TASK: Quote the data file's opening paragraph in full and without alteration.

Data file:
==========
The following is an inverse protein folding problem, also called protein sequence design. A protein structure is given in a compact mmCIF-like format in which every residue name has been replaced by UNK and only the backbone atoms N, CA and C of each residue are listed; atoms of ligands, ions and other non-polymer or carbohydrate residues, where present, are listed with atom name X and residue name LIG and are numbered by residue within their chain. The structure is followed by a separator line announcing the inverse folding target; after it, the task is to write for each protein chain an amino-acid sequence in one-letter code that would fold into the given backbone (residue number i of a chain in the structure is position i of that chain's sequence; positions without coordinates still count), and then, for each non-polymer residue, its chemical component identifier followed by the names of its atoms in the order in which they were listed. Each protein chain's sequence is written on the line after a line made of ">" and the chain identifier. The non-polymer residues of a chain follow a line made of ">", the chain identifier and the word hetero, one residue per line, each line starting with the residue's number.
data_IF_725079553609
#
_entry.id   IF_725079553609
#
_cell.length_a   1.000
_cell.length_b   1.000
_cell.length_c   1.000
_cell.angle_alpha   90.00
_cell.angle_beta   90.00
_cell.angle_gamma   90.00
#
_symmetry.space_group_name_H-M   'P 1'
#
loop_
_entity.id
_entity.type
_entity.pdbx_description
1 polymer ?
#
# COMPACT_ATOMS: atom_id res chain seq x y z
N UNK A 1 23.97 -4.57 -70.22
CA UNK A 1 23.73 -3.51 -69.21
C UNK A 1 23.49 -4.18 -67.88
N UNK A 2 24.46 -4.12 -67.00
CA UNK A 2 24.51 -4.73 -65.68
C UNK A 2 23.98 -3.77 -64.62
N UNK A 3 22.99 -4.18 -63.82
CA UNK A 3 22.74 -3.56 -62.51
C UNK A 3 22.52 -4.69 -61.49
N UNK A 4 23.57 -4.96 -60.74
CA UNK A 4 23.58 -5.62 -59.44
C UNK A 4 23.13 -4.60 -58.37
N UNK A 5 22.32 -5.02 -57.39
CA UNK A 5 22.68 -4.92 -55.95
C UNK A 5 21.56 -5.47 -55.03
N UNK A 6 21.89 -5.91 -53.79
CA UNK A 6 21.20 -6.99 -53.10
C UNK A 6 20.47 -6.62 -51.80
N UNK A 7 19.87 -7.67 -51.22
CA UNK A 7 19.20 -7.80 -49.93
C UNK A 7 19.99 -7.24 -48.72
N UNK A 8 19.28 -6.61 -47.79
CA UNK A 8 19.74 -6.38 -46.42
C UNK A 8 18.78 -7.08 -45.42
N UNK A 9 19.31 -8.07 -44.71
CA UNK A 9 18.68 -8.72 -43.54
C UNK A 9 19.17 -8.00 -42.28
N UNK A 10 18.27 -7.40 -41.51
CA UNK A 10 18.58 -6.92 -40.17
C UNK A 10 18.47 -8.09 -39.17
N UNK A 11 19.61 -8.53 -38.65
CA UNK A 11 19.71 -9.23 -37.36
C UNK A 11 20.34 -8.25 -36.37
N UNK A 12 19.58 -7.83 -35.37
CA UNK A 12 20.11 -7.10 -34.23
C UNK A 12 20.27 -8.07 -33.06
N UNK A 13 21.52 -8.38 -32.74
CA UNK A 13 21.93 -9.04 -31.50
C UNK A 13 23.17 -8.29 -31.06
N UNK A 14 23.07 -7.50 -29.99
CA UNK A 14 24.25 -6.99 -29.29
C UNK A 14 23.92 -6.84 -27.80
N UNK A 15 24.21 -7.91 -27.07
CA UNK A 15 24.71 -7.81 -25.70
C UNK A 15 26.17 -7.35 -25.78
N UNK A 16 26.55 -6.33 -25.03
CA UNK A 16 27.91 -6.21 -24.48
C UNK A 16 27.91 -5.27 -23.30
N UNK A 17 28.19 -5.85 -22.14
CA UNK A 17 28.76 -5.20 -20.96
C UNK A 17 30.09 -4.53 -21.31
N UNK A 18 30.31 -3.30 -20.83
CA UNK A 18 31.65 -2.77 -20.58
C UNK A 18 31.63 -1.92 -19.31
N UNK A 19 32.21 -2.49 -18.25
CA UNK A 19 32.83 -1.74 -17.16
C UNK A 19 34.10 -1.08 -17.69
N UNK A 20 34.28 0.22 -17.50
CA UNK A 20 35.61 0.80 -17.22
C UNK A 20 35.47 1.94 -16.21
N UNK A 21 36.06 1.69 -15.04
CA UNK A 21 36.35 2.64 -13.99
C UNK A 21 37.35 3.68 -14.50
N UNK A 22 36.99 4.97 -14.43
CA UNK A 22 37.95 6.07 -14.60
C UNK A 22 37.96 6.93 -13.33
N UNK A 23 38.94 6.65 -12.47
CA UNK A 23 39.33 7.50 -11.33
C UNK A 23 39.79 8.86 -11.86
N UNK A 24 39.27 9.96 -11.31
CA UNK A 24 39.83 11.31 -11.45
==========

The following is an inverse protein folding problem, also called protein sequence design. A protein structure is given in a compact mmCIF-like format in which every residue name has been replaced by UNK and only the backbone atoms N, CA and C of each residue are listed; atoms of ligands, ions and other non-polymer or carbohydrate residues, where present, are listed with atom name X and residue name LIG and are numbered by residue within their chain. The structure is followed by a separator line announcing the inverse folding target; after it, the task is to write for each protein chain an amino-acid sequence in one-letter code that would fold into the given backbone (residue number i of a chain in the structure is position i of that chain's sequence; positions without coordinates still count), and then, for each non-polymer residue, its chemical component identifier followed by the names of its atoms in the order in which they were listed. Each protein chain's sequence is written on the line after a line made of ">" and the chain identifier. The non-polymer residues of a chain follow a line made of ">", the chain identifier and the word hetero, one residue per line, each line starting with the residue's number.